People with dependent personality disorder (DPD) have a chronic need to be taken care of by other people and an intense fear of abandonment. Although the causes of this illness may be linked to childhood experiences, the personality disorder symptoms typically begin to manifest in early to middle adulthood. Dependent personality disorder is one of the most commonly diagnosed personality disorders, according to the Cleveland Clinic Foundation (2009), and just as likely to occur in men as it is in women.

What Does Dependent Personality Disorder Look Like?

Because of their reliance on others and fear of abandonment, people with dependent personality disorder tend to behave in submissive ways. A person with DPD often takes a very pessimistic view of her own abilities, typically seeing herself as stupid or unable to do anything on her own. She takes criticism to heart and uses it to further undermine her abilities. Untreated dependent personality disorder can seriously interfere with career mobility, as people with the disorder tend to shy away from roles that involve leadership or independent decision-making.

People who have chronic dependent personality disorder symptoms often have unhealthy relationships. Due to his intense fear of being alone, someone with this disorder may go to extreme lengths to stay in an existing relationship, and may even tolerate abuse. A person with DPD is distraught if a relationship ends, and will also tend to quickly move to a new relationship to avoid being alone.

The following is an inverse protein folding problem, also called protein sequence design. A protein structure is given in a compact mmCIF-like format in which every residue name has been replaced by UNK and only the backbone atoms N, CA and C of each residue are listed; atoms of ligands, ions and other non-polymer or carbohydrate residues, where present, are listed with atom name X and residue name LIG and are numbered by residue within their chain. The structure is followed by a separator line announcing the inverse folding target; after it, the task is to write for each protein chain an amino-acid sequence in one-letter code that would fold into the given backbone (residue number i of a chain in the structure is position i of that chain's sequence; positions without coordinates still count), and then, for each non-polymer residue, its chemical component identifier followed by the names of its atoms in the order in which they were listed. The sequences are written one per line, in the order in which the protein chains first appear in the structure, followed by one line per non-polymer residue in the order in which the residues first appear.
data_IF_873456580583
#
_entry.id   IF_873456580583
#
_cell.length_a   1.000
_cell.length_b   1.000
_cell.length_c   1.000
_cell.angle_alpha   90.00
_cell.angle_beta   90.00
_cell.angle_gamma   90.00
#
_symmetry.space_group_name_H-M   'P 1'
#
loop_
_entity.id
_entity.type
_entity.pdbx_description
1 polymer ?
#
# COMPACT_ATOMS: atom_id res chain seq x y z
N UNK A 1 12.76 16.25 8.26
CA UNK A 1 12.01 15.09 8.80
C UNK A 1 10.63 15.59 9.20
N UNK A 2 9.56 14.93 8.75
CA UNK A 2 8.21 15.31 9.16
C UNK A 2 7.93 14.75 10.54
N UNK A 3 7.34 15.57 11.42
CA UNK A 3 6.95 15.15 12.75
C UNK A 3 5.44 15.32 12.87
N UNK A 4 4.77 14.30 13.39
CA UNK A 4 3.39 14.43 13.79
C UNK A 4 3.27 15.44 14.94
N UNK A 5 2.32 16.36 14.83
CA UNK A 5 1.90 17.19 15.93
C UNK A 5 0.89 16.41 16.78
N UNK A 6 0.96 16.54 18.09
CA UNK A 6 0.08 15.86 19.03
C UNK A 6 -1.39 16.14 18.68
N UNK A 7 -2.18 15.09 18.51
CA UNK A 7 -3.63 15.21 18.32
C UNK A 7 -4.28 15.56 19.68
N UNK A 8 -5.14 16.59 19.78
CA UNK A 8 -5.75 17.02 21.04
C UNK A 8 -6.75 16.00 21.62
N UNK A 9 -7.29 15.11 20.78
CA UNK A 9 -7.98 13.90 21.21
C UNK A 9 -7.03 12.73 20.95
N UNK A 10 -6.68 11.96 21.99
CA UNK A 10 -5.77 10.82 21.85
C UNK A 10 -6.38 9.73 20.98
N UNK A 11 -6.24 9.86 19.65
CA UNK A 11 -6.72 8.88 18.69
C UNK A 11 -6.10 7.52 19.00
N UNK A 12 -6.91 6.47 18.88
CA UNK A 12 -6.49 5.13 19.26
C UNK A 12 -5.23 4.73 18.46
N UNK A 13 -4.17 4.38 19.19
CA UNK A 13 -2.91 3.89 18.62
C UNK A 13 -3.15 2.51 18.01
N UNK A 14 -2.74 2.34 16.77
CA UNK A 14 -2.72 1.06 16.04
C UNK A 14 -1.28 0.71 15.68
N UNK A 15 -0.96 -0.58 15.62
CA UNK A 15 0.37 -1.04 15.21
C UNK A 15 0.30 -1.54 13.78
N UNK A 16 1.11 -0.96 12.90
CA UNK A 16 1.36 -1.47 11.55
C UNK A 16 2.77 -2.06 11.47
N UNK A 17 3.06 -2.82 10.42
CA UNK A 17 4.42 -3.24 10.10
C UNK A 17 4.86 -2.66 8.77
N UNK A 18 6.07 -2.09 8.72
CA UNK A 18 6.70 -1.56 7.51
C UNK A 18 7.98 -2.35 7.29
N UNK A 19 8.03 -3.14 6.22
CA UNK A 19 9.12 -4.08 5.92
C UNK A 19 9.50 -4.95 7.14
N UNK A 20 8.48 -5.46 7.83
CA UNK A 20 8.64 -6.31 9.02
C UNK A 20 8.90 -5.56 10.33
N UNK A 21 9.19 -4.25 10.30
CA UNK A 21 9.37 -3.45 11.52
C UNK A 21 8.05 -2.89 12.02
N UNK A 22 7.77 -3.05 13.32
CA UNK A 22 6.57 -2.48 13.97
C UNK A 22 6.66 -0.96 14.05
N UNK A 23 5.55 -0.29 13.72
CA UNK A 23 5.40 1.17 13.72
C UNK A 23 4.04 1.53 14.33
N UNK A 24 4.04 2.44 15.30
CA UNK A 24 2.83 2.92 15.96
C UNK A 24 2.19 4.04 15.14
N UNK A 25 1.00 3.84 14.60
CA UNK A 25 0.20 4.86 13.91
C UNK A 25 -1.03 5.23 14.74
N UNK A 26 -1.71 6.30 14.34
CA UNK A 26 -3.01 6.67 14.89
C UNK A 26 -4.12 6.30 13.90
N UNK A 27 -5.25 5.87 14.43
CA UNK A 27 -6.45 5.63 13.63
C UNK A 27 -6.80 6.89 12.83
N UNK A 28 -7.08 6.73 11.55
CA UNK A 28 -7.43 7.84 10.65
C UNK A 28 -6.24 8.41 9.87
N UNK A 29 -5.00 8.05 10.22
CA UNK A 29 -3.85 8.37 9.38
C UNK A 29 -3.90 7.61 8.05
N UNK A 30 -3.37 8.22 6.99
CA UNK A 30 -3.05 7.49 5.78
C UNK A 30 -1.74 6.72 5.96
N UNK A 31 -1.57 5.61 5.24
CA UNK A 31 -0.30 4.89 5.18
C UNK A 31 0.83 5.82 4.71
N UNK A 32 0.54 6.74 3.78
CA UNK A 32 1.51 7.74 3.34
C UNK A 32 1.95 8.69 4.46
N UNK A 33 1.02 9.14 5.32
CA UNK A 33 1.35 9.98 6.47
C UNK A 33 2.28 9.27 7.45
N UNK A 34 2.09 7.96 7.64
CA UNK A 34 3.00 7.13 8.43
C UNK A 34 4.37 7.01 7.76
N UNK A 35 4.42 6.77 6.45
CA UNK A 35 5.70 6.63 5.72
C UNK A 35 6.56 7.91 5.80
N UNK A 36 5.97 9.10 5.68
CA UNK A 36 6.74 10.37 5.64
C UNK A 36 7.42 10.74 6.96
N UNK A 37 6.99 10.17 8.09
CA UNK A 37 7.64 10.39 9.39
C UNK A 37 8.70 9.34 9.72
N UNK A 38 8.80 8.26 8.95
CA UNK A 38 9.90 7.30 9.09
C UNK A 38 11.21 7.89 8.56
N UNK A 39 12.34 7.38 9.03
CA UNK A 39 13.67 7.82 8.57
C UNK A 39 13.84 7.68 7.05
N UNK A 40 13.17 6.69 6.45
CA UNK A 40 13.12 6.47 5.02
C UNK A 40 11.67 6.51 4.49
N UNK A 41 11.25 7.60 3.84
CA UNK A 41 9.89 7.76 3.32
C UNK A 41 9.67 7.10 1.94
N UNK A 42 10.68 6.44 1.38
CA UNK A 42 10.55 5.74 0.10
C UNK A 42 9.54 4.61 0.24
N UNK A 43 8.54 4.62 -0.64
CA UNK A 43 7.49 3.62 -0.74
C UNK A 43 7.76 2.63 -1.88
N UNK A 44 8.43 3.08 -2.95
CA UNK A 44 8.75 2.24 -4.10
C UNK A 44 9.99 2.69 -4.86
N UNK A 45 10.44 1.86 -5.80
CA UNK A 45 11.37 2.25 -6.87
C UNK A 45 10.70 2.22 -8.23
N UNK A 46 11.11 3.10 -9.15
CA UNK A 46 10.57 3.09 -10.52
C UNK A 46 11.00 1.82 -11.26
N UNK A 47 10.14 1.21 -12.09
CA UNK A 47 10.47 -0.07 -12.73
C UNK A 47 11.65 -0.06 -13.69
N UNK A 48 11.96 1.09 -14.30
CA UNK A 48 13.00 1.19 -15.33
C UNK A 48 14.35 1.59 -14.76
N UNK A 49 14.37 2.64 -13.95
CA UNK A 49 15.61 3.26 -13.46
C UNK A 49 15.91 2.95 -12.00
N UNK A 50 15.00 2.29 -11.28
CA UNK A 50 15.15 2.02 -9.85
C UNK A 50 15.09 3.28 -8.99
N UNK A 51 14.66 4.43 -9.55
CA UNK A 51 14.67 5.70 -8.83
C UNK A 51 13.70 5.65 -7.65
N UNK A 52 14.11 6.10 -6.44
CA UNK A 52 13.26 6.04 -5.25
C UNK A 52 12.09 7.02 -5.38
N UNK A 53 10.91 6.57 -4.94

Symptoms of Dependent Personality Disorder

In addition to needy behavior and an intense fear of abandonment, people with dependent personality disorder often display many of the following symptoms:

  • Avoidance of personal responsibility or jobs that involve high levels of responsibility
  • Difficulty being alone
  • Extreme sensitivity to criticism
  • Inability to make even simple decisions without the advice of others
  • Inability to initiate projects
  • Naivete and tendency to live in a fantasy world
  • Passivity in relationships with other people
  • Pessimism and lack of self-confidence
  • Tendency to place the needs of caregivers above their own
  • Willingness to put up with abuse and mistreatment from others in order to stay in a relationship.

In addition, people with dependent personality disorder symptoms usually expend a great deal of effort trying to please others, even at the expense of their own wellbeing. They also often go to extreme lengths, such as taking on unpleasant tasks that no one else wants to do, in order to gain acceptance from other people.

Resources

Grohol, J.M. (2010). Dependent personality disorder. Retrieved August 12, 2010, from http://psychcentral.com/disorders/sx13.htm

The Cleveland Clinic Foundation. (2009). Dependent personality disorder. Retrieved August 12, 2010, from http://my.clevelandclinic.org/disorders/personality_disorders/hic_dependent_personality_disorder.aspx

Vorvick, L. (2008). Dependent personality disorder. Retrieved August 12, 2010, from http://health.nytimes.com/health/guides/disease/dependent-personality-disorder/overview.html

 Posted on : June 23, 2014